Thursday, 28 July 2011

The eternal dilemma of the indie author...

I've got a signed photo of Jackie Collins on my desk that says "To Michelle, Stay Lucky! Jackie Collins" and I look at that photo every day and try to be inspired by it.  Usually it works, but I've not had a particularly good week this week. I've had people argue the toss with me over whether self-publishing is the right route to go down, low books sales, and a week of banging my head against the proverbial brick wall trying to get people who have bought my books to leave reviews!  I need more followers for both my blog and Twitter but neither seems to be forthcoming, and I spend every evening wondering if I shoud still be sat at my desk rather than trying to chill out and forget all that for a few hours!  All in all I'm feeling a little despondent as we head towards another weekend. 

In reality, ever since I started out as an Indie author (and that was only a couple of months ago) I spend practically every hour of every day thinking about how I can market my book, sell myself, become more interesting so that people may actually become intrigued enough to take a look at my writing - and it's bloody exhausting!  And do you know the one thing I haven't done that much of at all in those couple of months since I self-published?  I haven't written anything of any significance, and I hate the fact that I haven't been able to just sit down, put everything else to the back of my mind and write.

My husband said to me at the beginning of this week that maybe it was time to just take a step back from the marketing for a few days and sit down and concentrate on my next book and I really wanted to do that.  When he left for work on Monday morning after giving me that piece of advice I was all ready to concentrate solely on writing this week but have I been able to do that? Have I hell! I wanted to, I really did, but I seem to have an ability to forget about the fact I'm an indie author and indie authors are completely in control of selling their own books, therefore if I'm not out there trying to get people to buy them or follow my blog or whatever else is needed in order to try and get my name known, I feel guilty!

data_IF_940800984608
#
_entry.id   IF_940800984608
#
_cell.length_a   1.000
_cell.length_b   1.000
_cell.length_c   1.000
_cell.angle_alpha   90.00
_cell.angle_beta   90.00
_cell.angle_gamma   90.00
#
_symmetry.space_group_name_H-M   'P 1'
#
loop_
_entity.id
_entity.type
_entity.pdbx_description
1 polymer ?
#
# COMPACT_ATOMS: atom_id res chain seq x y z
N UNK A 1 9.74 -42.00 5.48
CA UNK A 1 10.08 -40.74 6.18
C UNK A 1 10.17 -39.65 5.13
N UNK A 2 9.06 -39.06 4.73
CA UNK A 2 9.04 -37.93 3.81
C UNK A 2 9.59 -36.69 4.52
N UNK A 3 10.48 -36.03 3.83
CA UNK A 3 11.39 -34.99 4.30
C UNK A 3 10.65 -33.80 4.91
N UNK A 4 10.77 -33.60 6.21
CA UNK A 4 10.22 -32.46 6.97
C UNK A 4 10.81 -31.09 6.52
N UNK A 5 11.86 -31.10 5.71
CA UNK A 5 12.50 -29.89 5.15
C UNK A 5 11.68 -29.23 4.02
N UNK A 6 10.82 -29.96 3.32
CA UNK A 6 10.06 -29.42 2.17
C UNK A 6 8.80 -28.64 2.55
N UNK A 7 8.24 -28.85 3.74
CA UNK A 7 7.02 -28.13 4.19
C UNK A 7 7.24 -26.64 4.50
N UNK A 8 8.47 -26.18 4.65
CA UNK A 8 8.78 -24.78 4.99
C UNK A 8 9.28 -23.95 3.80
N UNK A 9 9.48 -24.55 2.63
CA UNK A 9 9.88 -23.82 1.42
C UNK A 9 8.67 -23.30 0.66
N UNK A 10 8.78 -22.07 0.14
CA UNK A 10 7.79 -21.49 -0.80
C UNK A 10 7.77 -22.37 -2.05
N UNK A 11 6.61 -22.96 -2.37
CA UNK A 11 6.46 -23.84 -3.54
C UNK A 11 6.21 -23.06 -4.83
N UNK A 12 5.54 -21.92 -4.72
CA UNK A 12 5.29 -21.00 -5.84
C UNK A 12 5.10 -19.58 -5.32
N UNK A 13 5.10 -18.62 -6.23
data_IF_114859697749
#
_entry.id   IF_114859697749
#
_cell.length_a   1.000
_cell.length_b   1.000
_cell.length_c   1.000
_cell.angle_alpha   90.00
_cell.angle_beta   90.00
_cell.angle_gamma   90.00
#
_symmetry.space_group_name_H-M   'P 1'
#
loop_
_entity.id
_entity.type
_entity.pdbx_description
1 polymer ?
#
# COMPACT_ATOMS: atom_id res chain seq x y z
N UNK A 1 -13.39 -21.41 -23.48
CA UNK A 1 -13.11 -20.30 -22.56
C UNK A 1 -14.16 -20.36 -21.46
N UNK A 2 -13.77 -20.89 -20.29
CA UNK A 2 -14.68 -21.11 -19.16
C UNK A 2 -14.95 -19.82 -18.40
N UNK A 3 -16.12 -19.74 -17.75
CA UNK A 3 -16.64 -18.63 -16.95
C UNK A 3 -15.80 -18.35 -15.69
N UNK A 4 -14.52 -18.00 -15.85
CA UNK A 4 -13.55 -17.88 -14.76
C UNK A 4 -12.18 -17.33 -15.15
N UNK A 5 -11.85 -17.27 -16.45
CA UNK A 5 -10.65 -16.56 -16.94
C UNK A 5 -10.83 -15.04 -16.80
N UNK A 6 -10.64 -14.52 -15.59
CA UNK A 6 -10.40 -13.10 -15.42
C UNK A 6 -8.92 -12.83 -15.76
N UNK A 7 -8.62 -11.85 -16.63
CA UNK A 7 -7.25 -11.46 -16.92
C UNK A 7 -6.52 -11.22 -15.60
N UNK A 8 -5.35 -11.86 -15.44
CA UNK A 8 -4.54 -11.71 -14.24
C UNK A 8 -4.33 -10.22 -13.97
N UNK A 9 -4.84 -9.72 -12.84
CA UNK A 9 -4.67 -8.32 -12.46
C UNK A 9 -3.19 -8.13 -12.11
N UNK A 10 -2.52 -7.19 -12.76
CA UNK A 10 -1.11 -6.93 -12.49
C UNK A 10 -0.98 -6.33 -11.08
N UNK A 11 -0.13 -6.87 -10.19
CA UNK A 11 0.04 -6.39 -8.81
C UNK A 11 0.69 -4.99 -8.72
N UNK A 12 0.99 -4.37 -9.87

But, and let's think about this rationally, would it really make such a difference if I just stepped back for a few days and did the one thing I actually came into this business to do?  And that's write. Would it really make a difference if I missed a couple of days blogging or didn't mention my books or the fact I'm a writer for a day or two?  Probably not, but as an indie author I feel as though it might. I start to get despondent at the lack of followers on my blog, or the fact I haven't got a huge Twitter following, and they are totally irrational feelings but again, as an indie author, it's up to you to create your own popularity and if I don't seem to be popular, is that my fault?  Am I so uninteresting that nobody wants to follow me, read my blog or buy my books?  Who knows.  It's not easy being an indie author, and as someone who doesn't have a huge set of friends or a family that is totally supporting her, I do feel a little more alone than maybe other writers do and therefore feel as though I need to be working twice as hard as I already am.  But deep down inside, all I want to do is write.